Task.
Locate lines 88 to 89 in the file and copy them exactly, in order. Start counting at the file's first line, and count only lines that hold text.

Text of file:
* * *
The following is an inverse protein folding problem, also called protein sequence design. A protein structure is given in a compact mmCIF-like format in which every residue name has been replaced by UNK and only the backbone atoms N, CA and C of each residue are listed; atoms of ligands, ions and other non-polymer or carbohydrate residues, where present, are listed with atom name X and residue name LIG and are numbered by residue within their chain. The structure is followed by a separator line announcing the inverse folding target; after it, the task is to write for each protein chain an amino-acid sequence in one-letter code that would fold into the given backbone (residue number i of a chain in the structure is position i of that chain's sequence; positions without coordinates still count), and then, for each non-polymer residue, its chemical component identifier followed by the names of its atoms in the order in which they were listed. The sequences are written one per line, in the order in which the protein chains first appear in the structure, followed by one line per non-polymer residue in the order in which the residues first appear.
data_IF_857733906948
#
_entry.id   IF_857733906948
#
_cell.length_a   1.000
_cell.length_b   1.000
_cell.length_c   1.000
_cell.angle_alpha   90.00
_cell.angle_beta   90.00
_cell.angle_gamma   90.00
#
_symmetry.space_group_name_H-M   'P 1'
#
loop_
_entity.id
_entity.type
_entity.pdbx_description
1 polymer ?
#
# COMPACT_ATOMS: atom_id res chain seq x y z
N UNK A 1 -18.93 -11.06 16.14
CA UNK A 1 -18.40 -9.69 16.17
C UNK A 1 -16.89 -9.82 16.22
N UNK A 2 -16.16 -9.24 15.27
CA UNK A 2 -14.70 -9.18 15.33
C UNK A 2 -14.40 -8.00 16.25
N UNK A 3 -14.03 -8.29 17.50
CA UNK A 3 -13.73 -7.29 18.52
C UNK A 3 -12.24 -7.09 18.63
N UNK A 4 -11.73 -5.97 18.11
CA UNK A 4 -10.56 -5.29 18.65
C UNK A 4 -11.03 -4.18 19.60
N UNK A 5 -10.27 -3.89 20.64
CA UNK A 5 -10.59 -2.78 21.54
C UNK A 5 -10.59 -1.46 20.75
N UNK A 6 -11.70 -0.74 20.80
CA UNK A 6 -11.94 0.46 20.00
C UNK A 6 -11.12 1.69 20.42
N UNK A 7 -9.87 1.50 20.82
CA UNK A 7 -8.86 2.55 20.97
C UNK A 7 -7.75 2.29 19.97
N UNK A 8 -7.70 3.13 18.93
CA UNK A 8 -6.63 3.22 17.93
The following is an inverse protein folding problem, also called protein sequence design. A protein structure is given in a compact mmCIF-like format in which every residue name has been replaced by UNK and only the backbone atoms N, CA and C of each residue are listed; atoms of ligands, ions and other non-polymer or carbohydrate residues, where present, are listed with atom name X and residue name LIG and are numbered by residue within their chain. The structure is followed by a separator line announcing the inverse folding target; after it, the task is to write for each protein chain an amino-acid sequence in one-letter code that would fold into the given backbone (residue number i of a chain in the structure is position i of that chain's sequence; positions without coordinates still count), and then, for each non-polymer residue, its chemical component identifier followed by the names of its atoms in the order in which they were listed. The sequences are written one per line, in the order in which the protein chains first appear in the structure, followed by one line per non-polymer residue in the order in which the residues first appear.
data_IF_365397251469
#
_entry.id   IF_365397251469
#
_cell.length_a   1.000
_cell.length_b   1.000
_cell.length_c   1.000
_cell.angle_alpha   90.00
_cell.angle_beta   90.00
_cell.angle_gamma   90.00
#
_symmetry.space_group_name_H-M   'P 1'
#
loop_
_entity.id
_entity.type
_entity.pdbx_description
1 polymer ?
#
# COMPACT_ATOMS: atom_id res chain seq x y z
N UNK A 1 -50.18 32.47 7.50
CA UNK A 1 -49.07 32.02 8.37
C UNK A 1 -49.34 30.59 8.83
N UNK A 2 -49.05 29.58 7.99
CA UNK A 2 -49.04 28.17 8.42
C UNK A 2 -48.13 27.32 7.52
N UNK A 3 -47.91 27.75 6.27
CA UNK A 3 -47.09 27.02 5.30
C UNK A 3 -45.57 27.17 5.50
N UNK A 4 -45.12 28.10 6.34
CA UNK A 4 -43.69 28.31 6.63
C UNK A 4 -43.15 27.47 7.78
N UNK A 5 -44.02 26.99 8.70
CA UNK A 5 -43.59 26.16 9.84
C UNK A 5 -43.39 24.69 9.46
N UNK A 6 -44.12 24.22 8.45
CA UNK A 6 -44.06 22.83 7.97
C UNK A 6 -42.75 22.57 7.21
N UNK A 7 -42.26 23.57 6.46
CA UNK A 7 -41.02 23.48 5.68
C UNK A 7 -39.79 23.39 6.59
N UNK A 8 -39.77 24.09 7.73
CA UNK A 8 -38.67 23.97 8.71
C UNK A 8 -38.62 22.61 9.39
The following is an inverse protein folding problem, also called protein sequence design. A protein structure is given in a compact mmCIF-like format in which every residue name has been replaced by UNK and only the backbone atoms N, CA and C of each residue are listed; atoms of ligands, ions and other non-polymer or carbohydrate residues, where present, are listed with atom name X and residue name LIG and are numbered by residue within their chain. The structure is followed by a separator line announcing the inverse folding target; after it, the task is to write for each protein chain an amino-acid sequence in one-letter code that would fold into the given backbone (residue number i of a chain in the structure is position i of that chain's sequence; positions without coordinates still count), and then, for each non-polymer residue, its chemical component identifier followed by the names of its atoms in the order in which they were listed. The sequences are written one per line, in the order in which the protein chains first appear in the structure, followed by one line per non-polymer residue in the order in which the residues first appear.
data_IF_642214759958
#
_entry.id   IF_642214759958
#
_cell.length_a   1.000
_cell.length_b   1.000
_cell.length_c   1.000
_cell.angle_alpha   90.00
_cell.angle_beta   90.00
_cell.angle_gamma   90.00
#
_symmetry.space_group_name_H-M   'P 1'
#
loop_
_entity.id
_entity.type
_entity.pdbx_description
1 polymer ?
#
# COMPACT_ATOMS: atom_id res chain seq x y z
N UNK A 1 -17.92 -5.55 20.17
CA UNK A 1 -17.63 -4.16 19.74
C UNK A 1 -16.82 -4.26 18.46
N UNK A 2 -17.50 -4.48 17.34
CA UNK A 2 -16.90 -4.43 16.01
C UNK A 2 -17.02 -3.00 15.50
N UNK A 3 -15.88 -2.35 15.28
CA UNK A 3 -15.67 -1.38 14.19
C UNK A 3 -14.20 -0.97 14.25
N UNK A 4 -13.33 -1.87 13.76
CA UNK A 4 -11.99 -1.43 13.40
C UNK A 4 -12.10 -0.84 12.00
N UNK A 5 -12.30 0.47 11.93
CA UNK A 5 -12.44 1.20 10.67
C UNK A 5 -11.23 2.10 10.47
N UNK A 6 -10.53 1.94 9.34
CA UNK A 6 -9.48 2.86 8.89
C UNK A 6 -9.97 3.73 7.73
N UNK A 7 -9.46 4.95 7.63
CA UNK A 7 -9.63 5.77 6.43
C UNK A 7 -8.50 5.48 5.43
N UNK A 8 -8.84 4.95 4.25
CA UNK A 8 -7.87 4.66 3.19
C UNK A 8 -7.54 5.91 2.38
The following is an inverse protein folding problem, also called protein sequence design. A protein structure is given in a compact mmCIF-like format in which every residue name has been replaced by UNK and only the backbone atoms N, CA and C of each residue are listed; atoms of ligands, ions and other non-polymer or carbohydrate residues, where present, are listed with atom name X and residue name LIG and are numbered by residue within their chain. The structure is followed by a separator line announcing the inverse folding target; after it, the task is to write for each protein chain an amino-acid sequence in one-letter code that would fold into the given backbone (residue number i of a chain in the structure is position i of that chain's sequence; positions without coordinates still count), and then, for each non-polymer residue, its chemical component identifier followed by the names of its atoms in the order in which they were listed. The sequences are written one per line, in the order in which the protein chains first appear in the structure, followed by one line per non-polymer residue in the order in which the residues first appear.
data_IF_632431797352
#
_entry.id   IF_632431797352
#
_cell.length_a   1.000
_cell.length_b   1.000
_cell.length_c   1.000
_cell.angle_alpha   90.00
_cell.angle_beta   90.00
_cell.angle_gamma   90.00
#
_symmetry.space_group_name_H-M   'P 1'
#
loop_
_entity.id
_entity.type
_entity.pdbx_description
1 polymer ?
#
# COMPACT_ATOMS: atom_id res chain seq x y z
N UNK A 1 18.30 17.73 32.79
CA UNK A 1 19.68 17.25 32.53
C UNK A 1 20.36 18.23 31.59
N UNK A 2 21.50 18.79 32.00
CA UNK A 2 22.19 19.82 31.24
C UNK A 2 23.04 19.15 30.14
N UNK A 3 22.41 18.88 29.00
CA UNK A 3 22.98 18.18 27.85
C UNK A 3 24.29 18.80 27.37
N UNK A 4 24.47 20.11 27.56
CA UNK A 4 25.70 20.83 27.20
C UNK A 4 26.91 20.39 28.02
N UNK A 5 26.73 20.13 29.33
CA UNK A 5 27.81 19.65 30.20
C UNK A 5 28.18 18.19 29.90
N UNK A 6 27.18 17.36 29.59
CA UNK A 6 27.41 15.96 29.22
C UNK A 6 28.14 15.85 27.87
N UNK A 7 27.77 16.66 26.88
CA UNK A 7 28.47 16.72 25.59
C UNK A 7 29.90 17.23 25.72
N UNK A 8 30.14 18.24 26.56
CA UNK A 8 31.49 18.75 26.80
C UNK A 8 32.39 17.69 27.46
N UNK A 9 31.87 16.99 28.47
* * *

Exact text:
CA UNK A 8 -38.67 23.97 8.71
C UNK A 8 -38.62 22.61 9.39